Detroit isn't making things easy for its parts makers these days. With General Motors (NYSE:GM) projecting a 12% cut in output next quarter, Ford (NYSE:F) 21%, and DaimlerChrysler (NYSE:DCX) well on its way to cutting 16% this fiscal half, things are looking bleak indeed for wheelmaker Superior Industries (NYSE:SUP). Wednesday morning's third-quarter results should tell us exactly how bleak.

What analysts say:

  • Buy, sell, or waffle? Two more analysts got depressed and stopped following Superior since last quarter. Now we're down to just one hold, and six sell ratings. Ugh.
  • Revenues. On average, analysts expect flat sales of $187.8 million .
  • Earnings. . but a ballooning loss of $0.13 per share.

What management says:
Wednesday's news looks likely to be dominated by a series of one-time items as Superior restructures itself to deal with the downturn in business among U.S. automakers. In September, management announced two steps to right-size its business. First, it has sold an Arkansan aluminum-suspension-components factory to Saint Jean Industries. Expect to see a $15 million payment off of this sale show up on Wednesday, and another $2 million in payments on a promissory note (part of the purchase price) arrive in Q3 2008 and Q3 2009. Second: It is in the process of closing down a Tennessee factory and laying off the 500 employees there. Severance costs are expected to approximate $1 million. Asset impairment costs have yet to be determined -- see Wednesday's news for the tally.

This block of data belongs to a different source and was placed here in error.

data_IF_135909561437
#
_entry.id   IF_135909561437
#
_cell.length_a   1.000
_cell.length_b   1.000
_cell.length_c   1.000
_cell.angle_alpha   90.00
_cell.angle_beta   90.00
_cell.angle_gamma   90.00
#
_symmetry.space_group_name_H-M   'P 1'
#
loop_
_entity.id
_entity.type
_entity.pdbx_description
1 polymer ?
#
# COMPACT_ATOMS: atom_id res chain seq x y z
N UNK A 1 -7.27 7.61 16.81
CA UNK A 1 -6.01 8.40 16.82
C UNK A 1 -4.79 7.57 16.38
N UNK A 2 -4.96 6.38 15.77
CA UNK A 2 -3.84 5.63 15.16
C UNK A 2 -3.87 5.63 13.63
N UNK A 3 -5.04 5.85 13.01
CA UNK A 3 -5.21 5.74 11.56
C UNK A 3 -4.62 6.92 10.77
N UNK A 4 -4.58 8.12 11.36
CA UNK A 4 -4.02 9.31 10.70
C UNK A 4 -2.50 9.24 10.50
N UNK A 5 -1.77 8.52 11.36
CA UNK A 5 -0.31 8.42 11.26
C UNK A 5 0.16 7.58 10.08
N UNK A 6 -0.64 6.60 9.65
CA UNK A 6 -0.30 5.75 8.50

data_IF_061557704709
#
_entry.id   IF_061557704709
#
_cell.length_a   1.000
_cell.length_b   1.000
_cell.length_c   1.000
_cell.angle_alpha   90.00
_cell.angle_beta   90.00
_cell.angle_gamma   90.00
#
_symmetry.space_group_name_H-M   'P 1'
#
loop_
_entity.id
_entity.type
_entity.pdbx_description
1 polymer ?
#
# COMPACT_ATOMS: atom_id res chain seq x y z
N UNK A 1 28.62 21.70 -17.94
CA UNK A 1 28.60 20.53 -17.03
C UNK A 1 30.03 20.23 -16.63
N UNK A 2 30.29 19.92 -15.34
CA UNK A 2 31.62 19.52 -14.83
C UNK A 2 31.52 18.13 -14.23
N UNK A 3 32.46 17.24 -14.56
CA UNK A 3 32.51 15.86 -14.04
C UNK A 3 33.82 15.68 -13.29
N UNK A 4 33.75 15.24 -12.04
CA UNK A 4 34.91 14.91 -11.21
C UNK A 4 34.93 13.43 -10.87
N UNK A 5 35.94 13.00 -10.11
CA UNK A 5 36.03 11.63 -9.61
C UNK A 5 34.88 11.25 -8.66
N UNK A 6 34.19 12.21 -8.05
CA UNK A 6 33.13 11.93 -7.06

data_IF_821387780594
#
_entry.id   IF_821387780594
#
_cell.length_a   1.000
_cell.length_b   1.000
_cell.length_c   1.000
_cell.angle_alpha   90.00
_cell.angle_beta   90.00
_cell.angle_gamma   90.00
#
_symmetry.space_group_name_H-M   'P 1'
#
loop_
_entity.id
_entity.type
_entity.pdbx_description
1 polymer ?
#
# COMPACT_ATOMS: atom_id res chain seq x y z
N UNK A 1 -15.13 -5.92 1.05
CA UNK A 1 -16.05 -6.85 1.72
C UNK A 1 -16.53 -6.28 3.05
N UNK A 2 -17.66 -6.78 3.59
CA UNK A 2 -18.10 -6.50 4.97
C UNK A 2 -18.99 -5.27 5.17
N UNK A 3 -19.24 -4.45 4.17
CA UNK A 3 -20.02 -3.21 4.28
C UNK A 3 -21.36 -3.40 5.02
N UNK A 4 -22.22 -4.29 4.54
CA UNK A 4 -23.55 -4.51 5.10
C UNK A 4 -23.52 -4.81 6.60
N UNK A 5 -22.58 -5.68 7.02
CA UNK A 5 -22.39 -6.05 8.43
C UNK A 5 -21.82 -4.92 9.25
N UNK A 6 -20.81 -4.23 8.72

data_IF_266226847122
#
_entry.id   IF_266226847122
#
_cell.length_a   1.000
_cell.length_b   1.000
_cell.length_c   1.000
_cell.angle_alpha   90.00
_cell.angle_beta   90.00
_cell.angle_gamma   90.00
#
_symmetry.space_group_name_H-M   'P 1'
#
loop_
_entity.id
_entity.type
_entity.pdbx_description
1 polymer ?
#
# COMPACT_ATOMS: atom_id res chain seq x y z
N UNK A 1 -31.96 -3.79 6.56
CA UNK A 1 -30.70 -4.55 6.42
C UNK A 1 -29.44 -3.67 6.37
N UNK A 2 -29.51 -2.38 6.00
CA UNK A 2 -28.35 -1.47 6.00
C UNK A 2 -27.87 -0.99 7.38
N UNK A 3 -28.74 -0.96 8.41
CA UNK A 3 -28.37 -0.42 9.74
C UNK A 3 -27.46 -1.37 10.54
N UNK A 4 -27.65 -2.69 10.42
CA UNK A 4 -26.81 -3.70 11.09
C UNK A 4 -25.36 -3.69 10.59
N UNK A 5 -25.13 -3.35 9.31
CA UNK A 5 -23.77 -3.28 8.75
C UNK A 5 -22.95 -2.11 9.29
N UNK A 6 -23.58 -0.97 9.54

Back in the Q2 earnings release, the company mentioned one more, hopefully non-recurring, hindrance to profits. The firm is opening up a new plant in Mexico, and expects "substantial start-up costs" to appear in its Q3 numbers. Meanwhile, that plant won't begin manufacturing wheels until next quarter.

What management does:
Just like last quarter, I think it's safe to show the numbers here. With trends as clear as these, you don't need commentary to describe how bad things are at Superior:

Margins %




























All data courtesy of Capital IQ, a division of Standard & Poor's. Data reflects trailing-12-month performance for the quarters ended in the named months.

One Fool says:
Between the charges to shut down or sell off existing businesses, and the charges to start up new ones in lower-cost foreign countries, I won't be at all surprised if Wednesday's news shows Superior's rolling margins continued to fall in Q3. In fact, I suspect we'll see the operating margin turn negative, and with December's $42 million charge for an asset write-down continuing to weigh on the net, I'd say that a negative net margin Wednesday is pretty much a given.

Trends on the income statement give little reason to hope for anything better. Year to date, sales are down 4% year over year, while the cost of goods sold has hardly budged at all (squeezing the gross margin). Meanwhile, selling, general, and administrative costs are heading the wrong way -- rising 13% despite the decline in sales. Long story short, I see why the analysts are so uniformly pessimistic about Superior. While the cyclicality of this business tells me that they're probably wrong to be so pessimistic long-term, in the short-term, I think they're absolutely right in predicting a loss -- of some magnitude -- Wednesday.

Superior supplies all the usual suspects. In addition to the Detroit Big 3, its wheels can also be found on products from BMW (OTC: BAMXF.PK), Nissan (NASDAQ:NSANY), and Toyota (NYSE:TM).

Who's crazy enough to recommend investing in the auto sector these days? We are, for one -- and have recommended automakers and auto parts-makers in the Motley Fool Stock Advisor. You can check out the newsletter yourself with a free report.

Masochists with a superior threshold for pain may enjoy the following recent columns on Superior Industries:

BMW is a Stock Advisor selection.

Fool contributor Rich Smith does not own shares of any company named above.